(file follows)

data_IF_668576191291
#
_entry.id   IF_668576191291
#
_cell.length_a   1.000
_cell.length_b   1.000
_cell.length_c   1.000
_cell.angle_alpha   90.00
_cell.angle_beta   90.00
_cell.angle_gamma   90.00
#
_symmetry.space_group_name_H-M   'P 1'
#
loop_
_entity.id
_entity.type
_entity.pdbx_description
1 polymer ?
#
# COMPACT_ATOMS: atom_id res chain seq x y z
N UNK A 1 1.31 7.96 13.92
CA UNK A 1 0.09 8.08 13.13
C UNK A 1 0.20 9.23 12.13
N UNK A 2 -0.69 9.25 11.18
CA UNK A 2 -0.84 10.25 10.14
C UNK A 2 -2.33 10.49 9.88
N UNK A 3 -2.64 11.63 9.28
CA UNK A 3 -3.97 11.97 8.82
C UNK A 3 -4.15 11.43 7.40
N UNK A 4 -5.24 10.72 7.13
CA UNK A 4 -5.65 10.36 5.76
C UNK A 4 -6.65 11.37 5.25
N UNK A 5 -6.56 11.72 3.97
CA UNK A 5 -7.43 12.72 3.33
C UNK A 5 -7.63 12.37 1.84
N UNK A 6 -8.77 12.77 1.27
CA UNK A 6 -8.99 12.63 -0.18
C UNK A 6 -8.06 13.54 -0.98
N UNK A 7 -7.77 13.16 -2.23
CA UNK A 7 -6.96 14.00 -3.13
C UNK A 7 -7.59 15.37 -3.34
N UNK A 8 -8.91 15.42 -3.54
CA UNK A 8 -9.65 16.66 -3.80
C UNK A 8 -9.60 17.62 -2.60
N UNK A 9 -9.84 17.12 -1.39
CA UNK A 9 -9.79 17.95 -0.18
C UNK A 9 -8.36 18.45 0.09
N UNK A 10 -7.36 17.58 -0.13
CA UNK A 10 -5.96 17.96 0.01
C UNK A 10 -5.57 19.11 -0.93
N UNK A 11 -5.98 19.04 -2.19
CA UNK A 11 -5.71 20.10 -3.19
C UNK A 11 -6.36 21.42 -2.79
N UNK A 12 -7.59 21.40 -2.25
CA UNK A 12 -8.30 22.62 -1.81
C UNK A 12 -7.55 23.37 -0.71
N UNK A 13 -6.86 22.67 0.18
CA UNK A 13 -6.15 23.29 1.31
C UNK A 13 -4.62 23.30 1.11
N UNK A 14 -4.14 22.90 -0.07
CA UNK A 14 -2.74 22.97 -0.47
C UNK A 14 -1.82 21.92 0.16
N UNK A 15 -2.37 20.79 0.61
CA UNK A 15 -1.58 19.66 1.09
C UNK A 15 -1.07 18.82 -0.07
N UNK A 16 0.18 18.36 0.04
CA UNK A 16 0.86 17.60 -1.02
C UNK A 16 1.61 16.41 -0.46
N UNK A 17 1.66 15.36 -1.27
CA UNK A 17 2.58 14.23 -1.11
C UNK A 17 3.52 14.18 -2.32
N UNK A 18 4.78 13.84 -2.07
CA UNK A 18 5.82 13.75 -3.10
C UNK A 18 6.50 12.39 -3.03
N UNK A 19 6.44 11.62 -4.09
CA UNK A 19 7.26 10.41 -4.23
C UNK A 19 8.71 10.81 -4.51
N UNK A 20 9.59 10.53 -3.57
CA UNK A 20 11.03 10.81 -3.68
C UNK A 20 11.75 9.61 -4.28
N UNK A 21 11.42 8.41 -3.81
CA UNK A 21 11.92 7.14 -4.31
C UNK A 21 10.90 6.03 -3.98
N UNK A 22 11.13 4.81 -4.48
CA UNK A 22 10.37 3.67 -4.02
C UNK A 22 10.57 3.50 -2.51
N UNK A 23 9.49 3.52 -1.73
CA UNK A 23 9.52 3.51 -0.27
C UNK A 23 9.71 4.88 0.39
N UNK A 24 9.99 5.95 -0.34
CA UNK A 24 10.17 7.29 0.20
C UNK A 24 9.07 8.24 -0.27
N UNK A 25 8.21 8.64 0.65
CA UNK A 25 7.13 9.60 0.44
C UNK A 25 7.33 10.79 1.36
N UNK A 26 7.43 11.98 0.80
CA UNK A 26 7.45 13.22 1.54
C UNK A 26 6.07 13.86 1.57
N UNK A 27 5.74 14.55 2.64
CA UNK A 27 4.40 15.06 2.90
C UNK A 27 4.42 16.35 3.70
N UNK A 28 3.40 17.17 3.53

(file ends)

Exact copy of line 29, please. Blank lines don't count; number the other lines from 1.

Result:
C UNK A 3 -4.15 11.43 7.40